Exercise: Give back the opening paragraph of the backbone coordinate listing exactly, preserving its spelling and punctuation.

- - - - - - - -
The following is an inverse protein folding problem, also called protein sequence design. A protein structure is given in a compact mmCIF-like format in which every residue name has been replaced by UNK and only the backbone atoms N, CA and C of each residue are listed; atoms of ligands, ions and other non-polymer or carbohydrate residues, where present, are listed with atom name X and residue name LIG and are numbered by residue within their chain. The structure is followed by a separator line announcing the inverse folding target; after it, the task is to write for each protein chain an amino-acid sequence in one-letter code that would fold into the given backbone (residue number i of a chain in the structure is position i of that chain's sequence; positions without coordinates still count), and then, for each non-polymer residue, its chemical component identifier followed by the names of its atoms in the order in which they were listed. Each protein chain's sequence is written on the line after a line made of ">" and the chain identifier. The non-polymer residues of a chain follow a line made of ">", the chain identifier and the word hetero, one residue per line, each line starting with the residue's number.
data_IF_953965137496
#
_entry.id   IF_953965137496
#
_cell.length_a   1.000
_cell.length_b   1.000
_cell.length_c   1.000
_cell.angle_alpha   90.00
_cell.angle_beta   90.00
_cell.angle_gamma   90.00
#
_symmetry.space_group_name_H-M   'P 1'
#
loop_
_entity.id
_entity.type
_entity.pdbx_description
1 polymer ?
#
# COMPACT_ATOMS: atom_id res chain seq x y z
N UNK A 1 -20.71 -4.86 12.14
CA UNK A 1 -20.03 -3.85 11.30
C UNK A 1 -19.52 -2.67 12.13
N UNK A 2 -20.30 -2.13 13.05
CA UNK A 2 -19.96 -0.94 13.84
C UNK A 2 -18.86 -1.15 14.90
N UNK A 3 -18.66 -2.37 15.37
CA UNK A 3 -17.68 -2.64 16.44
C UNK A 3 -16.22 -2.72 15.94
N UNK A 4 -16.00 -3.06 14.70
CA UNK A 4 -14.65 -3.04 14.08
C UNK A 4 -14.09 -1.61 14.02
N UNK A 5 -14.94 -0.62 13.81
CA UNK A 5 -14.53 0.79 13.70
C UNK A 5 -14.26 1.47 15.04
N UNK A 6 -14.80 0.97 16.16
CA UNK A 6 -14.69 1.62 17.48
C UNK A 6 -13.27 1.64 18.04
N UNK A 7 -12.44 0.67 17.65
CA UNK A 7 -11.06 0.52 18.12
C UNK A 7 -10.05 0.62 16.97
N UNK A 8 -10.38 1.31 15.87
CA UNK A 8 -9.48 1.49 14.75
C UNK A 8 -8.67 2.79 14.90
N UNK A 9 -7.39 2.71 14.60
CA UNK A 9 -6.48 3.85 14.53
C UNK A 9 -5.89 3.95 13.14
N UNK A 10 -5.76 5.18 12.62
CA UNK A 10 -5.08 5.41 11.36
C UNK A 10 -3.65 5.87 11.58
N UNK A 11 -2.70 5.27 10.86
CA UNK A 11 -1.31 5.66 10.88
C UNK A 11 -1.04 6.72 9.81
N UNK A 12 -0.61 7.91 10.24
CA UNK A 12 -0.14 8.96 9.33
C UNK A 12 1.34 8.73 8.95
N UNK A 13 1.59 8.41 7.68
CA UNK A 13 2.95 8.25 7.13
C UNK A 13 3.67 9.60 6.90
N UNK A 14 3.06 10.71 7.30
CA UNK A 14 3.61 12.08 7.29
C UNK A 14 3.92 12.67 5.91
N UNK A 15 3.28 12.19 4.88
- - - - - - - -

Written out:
The following is an inverse protein folding problem, also called protein sequence design. A protein structure is given in a compact mmCIF-like format in which every residue name has been replaced by UNK and only the backbone atoms N, CA and C of each residue are listed; atoms of ligands, ions and other non-polymer or carbohydrate residues, where present, are listed with atom name X and residue name LIG and are numbered by residue within their chain. The structure is followed by a separator line announcing the inverse folding target; after it, the task is to write for each protein chain an amino-acid sequence in one-letter code that would fold into the given backbone (residue number i of a chain in the structure is position i of that chain's sequence; positions without coordinates still count), and then, for each non-polymer residue, its chemical component identifier followed by the names of its atoms in the order in which they were listed. Each protein chain's sequence is written on the line after a line made of ">" and the chain identifier. The non-polymer residues of a chain follow a line made of ">", the chain identifier and the word hetero, one residue per line, each line starting with the residue's number.